Make the case on Government backing for income protection and we will listen. That is the key message to come out of the party conference season as far as the protection community is concerned. If providers and the Association of British Insurers are serious about getting income protection on the political agenda, then we need louder lobbying, better research and more strategic thinking.
Comments made by a very senior Department for Work and Pensions figure to a Money Marketing journalist at the Conservative Party conference last month reveal just how far the industry has to go if it wants to get a better deal for income protection, whether group or individual, and whether through auto-enrolment or tax breaks.
The source basically pointed out the fact that only 7 per cent of the workforce are covered, and concluded that if there is no real demand for it, it can’t be that great.
If you compare that to pensions, you could argue 7 per cent is quite a good figure, given there is no tax relief available for individuals taking out the plan. How many people would be tying their money up until age 55 for the privilege of eventually buying an annuity if there was no tax relief on offer?
Protection providers need to draw clearer parallels with the pensions sector to ram home their point. The Government has spent around £360bn on tax relief on pensions over the last decade. How much more productive could UK businesses be if even a tiny proportion of that sum had been used in tax incentives targeted at companies not currently offering income protection or absence management services to their staff.
Long-term sickness costs UK businesses around £3.1bn a year, according to a recent CEBR report for Unum. And a Demos report for the same insurer two years ago concluded that nine out of 10 Britons would lose 66 per cent of their income if they became long-term ill, because the UK has some of the lowest levels of state and private income protection in the world.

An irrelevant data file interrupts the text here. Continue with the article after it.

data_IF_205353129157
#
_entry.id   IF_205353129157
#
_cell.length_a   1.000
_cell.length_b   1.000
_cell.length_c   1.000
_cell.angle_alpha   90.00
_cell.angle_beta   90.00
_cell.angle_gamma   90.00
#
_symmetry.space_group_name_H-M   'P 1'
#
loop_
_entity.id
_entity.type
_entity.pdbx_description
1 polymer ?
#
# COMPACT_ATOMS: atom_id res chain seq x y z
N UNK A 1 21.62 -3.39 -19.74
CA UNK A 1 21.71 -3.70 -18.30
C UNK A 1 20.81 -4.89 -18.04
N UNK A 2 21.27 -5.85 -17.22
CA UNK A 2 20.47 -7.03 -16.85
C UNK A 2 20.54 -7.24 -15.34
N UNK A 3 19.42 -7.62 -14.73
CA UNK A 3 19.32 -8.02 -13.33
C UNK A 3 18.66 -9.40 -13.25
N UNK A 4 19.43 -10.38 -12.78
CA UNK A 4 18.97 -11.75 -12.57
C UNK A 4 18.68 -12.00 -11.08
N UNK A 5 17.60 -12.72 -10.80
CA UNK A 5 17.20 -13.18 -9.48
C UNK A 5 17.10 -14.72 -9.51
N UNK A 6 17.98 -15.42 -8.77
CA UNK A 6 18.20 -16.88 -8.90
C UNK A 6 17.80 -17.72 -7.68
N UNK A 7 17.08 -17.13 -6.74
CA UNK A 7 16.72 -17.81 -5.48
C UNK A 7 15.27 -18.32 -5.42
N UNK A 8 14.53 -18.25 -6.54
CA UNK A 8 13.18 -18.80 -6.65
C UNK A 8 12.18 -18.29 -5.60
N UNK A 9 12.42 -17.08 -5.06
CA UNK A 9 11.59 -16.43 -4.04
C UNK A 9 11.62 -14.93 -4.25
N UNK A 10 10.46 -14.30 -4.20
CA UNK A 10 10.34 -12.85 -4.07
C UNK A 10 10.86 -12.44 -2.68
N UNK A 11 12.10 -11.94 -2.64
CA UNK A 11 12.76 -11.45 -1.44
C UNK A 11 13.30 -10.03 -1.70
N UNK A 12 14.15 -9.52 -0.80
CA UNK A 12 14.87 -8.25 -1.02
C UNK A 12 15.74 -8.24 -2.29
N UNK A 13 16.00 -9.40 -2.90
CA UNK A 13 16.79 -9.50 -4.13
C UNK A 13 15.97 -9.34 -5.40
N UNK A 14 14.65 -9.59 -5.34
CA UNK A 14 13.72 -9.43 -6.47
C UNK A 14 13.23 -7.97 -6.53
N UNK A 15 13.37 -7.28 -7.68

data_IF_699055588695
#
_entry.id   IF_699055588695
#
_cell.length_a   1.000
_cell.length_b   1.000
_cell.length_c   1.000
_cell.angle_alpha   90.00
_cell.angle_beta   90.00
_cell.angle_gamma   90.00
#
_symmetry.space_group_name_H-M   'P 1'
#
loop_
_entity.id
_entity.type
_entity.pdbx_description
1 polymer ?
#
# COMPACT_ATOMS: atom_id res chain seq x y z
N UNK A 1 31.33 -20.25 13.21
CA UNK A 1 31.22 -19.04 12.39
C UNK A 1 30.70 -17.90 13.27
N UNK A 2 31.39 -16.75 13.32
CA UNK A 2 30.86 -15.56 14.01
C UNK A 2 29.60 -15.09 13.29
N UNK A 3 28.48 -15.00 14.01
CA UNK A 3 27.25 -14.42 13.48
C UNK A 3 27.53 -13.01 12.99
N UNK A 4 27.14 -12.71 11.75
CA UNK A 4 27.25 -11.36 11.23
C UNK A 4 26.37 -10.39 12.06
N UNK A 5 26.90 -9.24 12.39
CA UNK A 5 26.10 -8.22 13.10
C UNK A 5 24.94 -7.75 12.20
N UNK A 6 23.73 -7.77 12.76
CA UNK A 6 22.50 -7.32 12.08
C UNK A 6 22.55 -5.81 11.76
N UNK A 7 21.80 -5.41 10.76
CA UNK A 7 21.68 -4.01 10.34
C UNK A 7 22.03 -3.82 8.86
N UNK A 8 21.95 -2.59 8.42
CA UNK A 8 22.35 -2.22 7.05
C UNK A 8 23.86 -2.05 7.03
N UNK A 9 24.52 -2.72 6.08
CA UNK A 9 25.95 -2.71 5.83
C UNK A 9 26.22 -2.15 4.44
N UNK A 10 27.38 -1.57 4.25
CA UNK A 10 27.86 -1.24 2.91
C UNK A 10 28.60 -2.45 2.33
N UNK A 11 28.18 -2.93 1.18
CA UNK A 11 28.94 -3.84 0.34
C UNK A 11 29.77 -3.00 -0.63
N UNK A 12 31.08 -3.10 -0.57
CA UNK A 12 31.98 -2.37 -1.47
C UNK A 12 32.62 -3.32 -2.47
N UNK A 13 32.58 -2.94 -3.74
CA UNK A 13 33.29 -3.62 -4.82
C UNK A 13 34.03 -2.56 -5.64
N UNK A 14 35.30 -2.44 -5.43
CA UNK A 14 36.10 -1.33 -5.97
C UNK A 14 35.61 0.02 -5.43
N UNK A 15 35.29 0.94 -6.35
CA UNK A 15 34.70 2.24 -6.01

Cost to business, the human cost to those individuals who see their life shattered when things go wrong and the cost to the state, both through benefits paid, lost tax revenue and an increased burden on an already overstretched NHS, should all add up to compelling reasons for the Government to do more on income protection.
We need a greater public debate on how group income protection providers can pick up this gauntlet cast down by the DWP. Harmonisation of the benefits system, equal treatment of individual and group benefits and simplification of the tax system should be on the agenda.
And the industry needs to work out what it really wants. Obviously compulsion, flowing from the 2018 review of auto-enrolment, with a 0.5 per cent contribution going into IP, would be manna from heaven for providers. But we haven’t even got compulsion yet, so how could IP be included in soft compulsion, without insurers getting worried about selection issues.
Another question is whether the industry has to go down the simple products route before it is allowed to get anywhere near compulsion. Given the fact that the only IP insurer to try to sell direct through the workplace has pulled its offering, is this actually a blind alley? Again, the argument could run ‘you wouldn’t sell many pensions through workplace platforms if there was no tax relief or employer contribution, so don’t expect to sell much IP that way, however simple the product’.
On the other hand, does the Government need to feel the comfort of seeing a simple IP product, even if no-one will buy it, in the way it needed to feel comfortable with stakeholder pensions before it would have been able to contemplate auto-enrolment?
It took years of debate before the Turner consensus that led to auto-enrolment was built. IP providers, with a couple of notable exceptions, need to turn up the volume if they want to be heard.
John Greenwood is editor of Corporate Adviser